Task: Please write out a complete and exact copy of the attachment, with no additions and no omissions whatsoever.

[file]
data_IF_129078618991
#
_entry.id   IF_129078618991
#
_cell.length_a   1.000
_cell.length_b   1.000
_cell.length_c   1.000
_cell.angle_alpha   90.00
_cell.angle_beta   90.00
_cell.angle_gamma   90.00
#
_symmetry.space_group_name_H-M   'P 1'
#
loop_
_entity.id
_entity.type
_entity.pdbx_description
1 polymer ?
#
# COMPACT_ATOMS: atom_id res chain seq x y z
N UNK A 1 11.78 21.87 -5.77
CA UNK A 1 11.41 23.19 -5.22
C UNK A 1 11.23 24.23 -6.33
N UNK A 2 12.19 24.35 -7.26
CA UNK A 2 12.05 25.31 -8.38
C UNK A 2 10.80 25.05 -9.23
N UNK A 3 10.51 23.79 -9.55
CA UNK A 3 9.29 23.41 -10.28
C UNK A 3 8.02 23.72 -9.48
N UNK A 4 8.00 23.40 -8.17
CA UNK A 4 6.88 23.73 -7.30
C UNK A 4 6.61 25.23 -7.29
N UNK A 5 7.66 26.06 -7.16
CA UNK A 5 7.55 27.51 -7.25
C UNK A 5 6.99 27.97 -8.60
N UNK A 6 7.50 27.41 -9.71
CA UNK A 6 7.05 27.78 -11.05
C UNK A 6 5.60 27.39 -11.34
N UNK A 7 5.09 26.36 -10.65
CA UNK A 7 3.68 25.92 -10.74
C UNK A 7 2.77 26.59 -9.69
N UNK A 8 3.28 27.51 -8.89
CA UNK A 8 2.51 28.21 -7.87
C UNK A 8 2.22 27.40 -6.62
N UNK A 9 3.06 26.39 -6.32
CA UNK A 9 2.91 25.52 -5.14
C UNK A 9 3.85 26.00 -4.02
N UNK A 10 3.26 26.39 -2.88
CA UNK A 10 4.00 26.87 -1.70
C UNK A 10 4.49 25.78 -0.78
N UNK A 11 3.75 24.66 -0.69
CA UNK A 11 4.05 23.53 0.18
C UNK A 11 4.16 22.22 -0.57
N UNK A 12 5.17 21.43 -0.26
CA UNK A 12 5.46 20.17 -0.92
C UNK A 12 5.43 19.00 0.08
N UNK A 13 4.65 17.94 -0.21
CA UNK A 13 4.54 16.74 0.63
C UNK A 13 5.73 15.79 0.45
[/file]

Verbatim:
data_IF_129078618991
#
_entry.id   IF_129078618991
#
_cell.length_a   1.000
_cell.length_b   1.000
_cell.length_c   1.000
_cell.angle_alpha   90.00
_cell.angle_beta   90.00
_cell.angle_gamma   90.00
#
_symmetry.space_group_name_H-M   'P 1'
#
loop_
_entity.id
_entity.type
_entity.pdbx_description
1 polymer ?
#
# COMPACT_ATOMS: atom_id res chain seq x y z
N UNK A 1 11.78 21.87 -5.77
CA UNK A 1 11.41 23.19 -5.22
C UNK A 1 11.23 24.23 -6.33
N UNK A 2 12.19 24.35 -7.26
CA UNK A 2 12.05 25.31 -8.38
C UNK A 2 10.80 25.05 -9.23
N UNK A 3 10.51 23.79 -9.55
CA UNK A 3 9.29 23.41 -10.28
C UNK A 3 8.02 23.72 -9.48
N UNK A 4 8.00 23.40 -8.17
CA UNK A 4 6.88 23.73 -7.30
C UNK A 4 6.61 25.23 -7.29
N UNK A 5 7.66 26.06 -7.16
CA UNK A 5 7.55 27.51 -7.25
C UNK A 5 6.99 27.97 -8.60
N UNK A 6 7.50 27.41 -9.71
CA UNK A 6 7.05 27.78 -11.05
C UNK A 6 5.60 27.39 -11.34
N UNK A 7 5.09 26.36 -10.65
CA UNK A 7 3.68 25.92 -10.74
C UNK A 7 2.77 26.59 -9.69
N UNK A 8 3.28 27.51 -8.89
CA UNK A 8 2.51 28.21 -7.87
C UNK A 8 2.22 27.40 -6.62
N UNK A 9 3.06 26.39 -6.32
CA UNK A 9 2.91 25.52 -5.14
C UNK A 9 3.85 26.00 -4.02
N UNK A 10 3.26 26.39 -2.88
CA UNK A 10 4.00 26.87 -1.70
C UNK A 10 4.49 25.78 -0.78
N UNK A 11 3.75 24.66 -0.69
CA UNK A 11 4.05 23.53 0.18
C UNK A 11 4.16 22.22 -0.57
N UNK A 12 5.17 21.43 -0.26
CA UNK A 12 5.46 20.17 -0.92
C UNK A 12 5.43 19.00 0.08
N UNK A 13 4.65 17.94 -0.21
CA UNK A 13 4.54 16.74 0.63
C UNK A 13 5.73 15.79 0.45